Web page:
Interpretation of _on_p_state for "drop the diamond on the table"

The first parse of "drop the diamond on the table" has the below tree as a solution. I’m struggling to interpret _on_p_state. Since it is modifying the event introduced by drop_v_cause, I am assuming it is modifying that verb.

Thus, does it mean: “drop the diamond, and do the dropping while you are on the table”?

                    │                  ┌pron:x3
                                       │                 ┌_diamond_n_1:x8
                                                         │   ┌_on_p_state:e13,e2,x14

Logic: _the_q(x14, _table_n_1(x14), pronoun_q(x3, pron(x3), _the_q(x8, _diamond_n_1(x8), and(_on_p_state(e13, e2, x14), _drop_v_cause(e2, x3, x8)))))

On a related note: So far, I’ve been treating prepositions with *_p_state as synonyms for the same preposition with *_p_dir at least in the cases where they have the same argument signature. e.g.:

_to_p_state(e, e, x) and _to_p_dir(e, e, x)
_through_p_dir(e, e, x) and _through_p_state(e, e, x)

Is there somewhere that describes the difference?

If you go to the and paste the sentence, the second analysis is what you want, right? The PP attachment was wrong in the case you described above.

Yes, that top-ranked parse has the reading you understood it to have, and the one you likely want, using the entry for “drop” that is like “put”, is sadly ranked lower.

I don’t see the description we should have on the ERS pages explaining the difference between stative and directional preposition senses. In brief, a locative preposition such as “under” can have either sense, illustrated in the two readings of “The mouse ran under the table” meaning either “the mouse ran around while it remained in the region of the floor covered by the table” (stative) or “the mouse ran from some point away from the table to a point that was covered by the table” (directional).


@Dan, very clear, thanks. That explains why my mapping _to_p_state to be the same as _to_p_dir has worked so well for me. I’ve never wanted the stative interpretation so far and this has masked it when ACE has produced it. I’ll have to fix that and see how things work.

@arademaker: Short answer: I was hoping for the interpretation “drop the diamond and make sure it drops on the table”.

Longer answer:

I’m confused by the output of because it just uses _on_p without any suffix at all (I expected _state or _loc).

_on_p also doesn’t show up as an option in surface.smi which I thought was exhaustive…

I also think I don’t understand what that page is showing me since it shows a maximum of two MRS outputs for the sentence (which are identical), while ACE gives me 8, even though I said show=all.

@Dan , where are the “ERS pages”? Just want to make sure I’m not missing a resource.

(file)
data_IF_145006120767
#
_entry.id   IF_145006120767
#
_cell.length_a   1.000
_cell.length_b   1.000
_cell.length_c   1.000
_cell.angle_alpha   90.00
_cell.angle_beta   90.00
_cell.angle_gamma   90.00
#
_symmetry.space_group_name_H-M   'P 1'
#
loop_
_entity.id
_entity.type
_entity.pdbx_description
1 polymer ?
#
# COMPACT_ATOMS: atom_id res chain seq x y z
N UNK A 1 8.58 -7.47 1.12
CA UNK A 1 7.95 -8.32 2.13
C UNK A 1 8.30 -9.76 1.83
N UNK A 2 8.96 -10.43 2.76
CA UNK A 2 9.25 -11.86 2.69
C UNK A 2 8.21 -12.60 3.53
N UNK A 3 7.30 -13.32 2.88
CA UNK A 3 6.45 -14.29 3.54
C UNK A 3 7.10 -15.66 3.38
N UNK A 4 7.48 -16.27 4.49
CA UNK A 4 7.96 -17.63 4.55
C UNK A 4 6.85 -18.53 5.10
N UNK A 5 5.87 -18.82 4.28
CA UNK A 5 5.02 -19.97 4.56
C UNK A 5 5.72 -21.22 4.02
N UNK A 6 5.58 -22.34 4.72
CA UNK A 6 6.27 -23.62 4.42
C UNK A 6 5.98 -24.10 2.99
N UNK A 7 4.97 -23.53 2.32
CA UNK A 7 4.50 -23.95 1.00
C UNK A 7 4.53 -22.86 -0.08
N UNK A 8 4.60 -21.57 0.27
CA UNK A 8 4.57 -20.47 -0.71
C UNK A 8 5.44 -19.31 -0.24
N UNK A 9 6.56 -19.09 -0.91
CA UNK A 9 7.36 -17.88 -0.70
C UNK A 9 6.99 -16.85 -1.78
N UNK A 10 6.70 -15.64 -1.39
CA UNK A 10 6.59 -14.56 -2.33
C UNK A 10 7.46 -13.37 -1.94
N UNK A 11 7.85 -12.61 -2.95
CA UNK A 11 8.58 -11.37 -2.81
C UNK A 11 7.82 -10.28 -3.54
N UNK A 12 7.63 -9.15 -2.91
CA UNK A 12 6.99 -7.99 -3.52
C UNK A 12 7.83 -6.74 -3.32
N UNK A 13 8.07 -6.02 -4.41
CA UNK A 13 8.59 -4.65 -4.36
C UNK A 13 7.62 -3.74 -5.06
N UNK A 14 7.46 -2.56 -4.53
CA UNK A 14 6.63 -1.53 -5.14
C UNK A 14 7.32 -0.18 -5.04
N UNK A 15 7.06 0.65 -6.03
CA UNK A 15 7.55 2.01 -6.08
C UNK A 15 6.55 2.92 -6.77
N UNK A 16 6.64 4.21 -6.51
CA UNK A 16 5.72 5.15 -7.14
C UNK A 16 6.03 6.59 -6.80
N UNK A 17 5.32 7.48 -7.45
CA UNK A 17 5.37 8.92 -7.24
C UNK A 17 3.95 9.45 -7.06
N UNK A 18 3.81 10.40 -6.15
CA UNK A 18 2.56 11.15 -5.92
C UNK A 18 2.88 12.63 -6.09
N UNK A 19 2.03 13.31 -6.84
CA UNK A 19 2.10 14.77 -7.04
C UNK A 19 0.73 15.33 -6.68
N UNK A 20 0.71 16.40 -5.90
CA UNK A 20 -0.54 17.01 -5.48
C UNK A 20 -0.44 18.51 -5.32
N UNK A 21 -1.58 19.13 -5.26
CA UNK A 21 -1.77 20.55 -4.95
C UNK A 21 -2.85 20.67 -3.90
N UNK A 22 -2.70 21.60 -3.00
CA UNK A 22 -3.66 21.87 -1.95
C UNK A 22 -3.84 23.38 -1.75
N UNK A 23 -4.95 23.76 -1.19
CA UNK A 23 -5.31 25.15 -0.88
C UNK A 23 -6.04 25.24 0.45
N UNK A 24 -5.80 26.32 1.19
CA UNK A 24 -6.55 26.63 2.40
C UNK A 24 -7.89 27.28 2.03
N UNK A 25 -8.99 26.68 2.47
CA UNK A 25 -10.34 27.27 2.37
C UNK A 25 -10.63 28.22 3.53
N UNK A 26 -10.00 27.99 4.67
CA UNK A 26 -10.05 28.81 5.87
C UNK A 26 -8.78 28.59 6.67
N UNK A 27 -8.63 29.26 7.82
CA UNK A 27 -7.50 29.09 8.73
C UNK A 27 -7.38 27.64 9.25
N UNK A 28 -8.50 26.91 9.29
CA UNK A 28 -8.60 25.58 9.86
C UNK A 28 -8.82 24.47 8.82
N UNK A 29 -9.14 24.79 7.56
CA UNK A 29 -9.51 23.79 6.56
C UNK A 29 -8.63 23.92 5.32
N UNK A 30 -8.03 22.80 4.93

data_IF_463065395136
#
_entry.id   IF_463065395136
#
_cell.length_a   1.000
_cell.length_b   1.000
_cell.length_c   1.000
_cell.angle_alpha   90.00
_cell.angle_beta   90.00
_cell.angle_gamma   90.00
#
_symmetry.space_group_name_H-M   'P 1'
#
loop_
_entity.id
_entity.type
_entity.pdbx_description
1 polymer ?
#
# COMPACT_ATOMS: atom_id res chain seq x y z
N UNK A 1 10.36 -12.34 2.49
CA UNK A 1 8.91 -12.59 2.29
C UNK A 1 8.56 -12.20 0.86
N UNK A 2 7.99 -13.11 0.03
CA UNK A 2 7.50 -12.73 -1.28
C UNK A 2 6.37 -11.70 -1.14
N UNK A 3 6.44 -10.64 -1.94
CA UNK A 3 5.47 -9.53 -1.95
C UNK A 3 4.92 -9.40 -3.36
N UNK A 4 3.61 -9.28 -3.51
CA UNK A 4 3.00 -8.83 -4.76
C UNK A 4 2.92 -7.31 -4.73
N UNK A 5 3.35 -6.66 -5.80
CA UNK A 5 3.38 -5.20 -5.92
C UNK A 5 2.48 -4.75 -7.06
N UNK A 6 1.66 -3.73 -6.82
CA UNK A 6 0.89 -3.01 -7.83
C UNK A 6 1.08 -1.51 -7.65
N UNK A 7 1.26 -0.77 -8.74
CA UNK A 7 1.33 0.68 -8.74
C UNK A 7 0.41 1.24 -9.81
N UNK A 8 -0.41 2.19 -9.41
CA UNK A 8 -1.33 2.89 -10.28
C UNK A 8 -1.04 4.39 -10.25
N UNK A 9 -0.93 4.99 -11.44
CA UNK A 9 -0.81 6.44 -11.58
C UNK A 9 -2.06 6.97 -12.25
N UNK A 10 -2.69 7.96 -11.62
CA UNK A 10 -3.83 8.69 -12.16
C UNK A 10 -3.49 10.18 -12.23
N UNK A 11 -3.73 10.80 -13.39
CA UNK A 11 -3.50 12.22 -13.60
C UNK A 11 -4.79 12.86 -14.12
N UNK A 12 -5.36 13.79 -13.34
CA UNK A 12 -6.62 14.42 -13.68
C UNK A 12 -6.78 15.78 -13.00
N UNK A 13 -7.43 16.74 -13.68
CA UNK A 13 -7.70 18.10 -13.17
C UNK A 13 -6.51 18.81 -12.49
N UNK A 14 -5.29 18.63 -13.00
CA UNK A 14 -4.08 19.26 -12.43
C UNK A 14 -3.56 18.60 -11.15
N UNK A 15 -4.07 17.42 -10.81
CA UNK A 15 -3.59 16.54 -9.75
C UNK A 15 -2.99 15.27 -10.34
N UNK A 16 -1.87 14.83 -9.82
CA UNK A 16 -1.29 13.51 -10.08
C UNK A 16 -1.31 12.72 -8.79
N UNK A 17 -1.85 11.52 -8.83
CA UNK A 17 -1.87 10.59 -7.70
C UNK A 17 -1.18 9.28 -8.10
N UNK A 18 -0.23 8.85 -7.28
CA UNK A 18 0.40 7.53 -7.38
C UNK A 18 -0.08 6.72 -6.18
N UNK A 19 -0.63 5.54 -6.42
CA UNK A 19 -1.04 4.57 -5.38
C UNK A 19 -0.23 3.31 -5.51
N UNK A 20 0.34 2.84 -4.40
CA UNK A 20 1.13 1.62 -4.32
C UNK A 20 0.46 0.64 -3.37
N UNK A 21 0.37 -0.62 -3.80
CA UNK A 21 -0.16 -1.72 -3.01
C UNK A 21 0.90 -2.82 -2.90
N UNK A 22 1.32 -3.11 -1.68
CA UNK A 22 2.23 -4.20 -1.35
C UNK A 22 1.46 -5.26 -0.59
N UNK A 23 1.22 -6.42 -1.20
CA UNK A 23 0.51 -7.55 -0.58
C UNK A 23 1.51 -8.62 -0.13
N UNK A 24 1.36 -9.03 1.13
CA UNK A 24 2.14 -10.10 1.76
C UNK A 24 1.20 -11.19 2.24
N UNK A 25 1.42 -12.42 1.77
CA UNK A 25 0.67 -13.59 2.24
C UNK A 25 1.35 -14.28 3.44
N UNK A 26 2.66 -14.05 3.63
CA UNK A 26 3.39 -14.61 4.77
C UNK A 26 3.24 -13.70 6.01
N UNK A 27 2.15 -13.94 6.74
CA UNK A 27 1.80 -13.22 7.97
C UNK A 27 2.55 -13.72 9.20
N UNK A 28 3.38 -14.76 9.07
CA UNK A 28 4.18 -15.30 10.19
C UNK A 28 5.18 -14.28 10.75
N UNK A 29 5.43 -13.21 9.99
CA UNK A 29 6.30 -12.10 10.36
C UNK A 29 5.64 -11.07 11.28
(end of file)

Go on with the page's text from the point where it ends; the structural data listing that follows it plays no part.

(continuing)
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OK, one more clarifying question on stative and directional prepositional phrases: I’m having trouble mapping your example of how to interpret stative and directional under to the preposition to.

“exit to Plage” generates only stative options like:
proper_q(x10, named(Plage, x10), pronoun_q(x3, pron(x3), and(_to_p_state(e9, e2, x10), _exit_v_1(e2, x3, i8))))

I have the same confusion about through_p_state.

It is easy to imagine the state of something being under a thing while doing something, but hard to imaging the state of something being to or through a thing while doing something…

Is to/through an example where the stative and the directional really are the same because of their nature?

Holding off for a second on whether “to” and “through” can ever be other than directional, the problem with the verb “exit” is that it is currently lacking an entry of the type v_pp_dir_le, for verbs of motion that select for a directional PP (and specialize the PRED name to a directional one). The missing entry is like this:
exit_v3 := v_pp_dir_le &
[ ORTH < “exit” >,
SYNSEM [ LKEYS.KEYREL.PRED “_exit_v_1_rel”,
PHON.ONSET voc ] ].
If you add that entry to your ERG’s lexicon.tdl file, you should see the directional sense for “to”.

As for whether “to” and/or “through” can ever be non-directional, maybe not as VP modifiers, but these prepositions head phrases that can also modify nouns, and in “the letter to Sandy” or “the tunnel through the mountain” it seems reasonable to view the preposition’s sense as non-directional.



@EricZinda I believe @Dan is referring to this documentation:

Thanks @Dan! I’ll enter an issue here as well for this.

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In the remain of the discussion I didn’t see comments about this specific point. I didn’t test myself, but that should be a bug to be reported? still uses v1214, so it’s not a good basis for reporting bugs.

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